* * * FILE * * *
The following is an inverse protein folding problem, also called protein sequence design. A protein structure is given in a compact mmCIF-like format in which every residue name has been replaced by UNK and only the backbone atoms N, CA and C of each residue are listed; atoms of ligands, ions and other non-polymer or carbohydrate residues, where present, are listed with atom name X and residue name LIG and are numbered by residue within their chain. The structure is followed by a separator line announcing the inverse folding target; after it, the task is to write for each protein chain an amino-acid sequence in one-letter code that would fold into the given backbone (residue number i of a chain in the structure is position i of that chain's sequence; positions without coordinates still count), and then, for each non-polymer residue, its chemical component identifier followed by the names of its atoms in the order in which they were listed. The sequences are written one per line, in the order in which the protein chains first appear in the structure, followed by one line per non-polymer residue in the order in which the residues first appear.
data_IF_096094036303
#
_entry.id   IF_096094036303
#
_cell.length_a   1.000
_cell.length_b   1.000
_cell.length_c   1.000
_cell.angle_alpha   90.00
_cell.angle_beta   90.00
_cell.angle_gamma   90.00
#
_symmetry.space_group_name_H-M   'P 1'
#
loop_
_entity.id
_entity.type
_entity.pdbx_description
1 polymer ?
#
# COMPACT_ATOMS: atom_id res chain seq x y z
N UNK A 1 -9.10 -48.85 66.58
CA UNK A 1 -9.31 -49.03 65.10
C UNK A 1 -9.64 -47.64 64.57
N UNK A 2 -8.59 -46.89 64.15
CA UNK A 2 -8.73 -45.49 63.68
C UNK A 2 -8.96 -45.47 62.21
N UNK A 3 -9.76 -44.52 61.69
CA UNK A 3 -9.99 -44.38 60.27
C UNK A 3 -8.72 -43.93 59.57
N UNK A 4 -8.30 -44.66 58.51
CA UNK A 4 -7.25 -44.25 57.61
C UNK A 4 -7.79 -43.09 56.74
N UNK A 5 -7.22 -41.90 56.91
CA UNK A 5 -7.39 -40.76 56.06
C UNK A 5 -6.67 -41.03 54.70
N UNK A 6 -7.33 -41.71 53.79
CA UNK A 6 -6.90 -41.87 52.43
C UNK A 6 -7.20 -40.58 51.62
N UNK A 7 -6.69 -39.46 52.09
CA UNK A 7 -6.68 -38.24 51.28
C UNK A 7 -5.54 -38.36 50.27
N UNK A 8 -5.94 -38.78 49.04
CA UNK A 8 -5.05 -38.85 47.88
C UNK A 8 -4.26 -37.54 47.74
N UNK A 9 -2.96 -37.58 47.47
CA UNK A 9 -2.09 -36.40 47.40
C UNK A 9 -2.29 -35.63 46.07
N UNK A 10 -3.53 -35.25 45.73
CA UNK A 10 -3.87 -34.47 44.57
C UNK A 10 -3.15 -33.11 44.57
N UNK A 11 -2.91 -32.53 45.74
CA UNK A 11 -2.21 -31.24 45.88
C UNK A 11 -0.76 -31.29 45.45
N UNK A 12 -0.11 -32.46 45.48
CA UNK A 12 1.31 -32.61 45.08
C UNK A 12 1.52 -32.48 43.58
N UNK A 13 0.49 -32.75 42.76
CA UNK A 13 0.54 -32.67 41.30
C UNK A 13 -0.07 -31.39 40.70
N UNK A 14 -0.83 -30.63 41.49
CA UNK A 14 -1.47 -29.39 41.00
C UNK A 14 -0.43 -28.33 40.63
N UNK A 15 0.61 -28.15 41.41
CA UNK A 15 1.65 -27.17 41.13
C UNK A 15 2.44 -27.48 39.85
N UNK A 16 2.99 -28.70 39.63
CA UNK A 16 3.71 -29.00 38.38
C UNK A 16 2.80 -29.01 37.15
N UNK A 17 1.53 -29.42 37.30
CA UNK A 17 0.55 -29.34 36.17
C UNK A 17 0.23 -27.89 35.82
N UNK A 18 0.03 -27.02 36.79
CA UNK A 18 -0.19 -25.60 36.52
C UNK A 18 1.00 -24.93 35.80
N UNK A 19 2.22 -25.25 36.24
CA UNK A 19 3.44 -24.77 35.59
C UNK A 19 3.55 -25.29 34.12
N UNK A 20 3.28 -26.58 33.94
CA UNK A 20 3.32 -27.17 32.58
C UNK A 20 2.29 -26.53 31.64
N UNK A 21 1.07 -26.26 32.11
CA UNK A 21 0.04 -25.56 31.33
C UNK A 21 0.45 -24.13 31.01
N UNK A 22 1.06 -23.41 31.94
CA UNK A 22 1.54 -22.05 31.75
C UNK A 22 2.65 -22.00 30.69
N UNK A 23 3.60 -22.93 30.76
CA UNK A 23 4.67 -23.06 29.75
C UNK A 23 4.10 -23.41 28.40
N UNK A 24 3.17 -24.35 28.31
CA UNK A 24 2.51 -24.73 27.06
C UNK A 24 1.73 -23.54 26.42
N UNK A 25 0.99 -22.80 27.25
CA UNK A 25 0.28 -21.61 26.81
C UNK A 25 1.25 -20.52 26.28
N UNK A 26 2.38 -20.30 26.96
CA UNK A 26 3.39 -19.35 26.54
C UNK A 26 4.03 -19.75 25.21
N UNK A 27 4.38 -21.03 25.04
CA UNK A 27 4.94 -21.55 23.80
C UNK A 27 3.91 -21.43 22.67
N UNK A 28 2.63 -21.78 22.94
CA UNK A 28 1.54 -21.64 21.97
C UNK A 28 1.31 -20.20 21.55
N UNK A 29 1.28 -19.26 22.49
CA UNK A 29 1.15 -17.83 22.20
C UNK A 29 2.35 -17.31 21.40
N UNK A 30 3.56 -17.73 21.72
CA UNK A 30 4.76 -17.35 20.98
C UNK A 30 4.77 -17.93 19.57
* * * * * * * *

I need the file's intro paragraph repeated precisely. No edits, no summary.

The following is an inverse protein folding problem, also called protein sequence design. A protein structure is given in a compact mmCIF-like format in which every residue name has been replaced by UNK and only the backbone atoms N, CA and C of each residue are listed; atoms of ligands, ions and other non-polymer or carbohydrate residues, where present, are listed with atom name X and residue name LIG and are numbered by residue within their chain. The structure is followed by a separator line announcing the inverse folding target; after it, the task is to write for each protein chain an amino-acid sequence in one-letter code that would fold into the given backbone (residue number i of a chain in the structure is position i of that chain's sequence; positions without coordinates still count), and then, for each non-polymer residue, its chemical component identifier followed by the names of its atoms in the order in which they were listed. The sequences are written one per line, in the order in which the protein chains first appear in the structure, followed by one line per non-polymer residue in the order in which the residues first appear.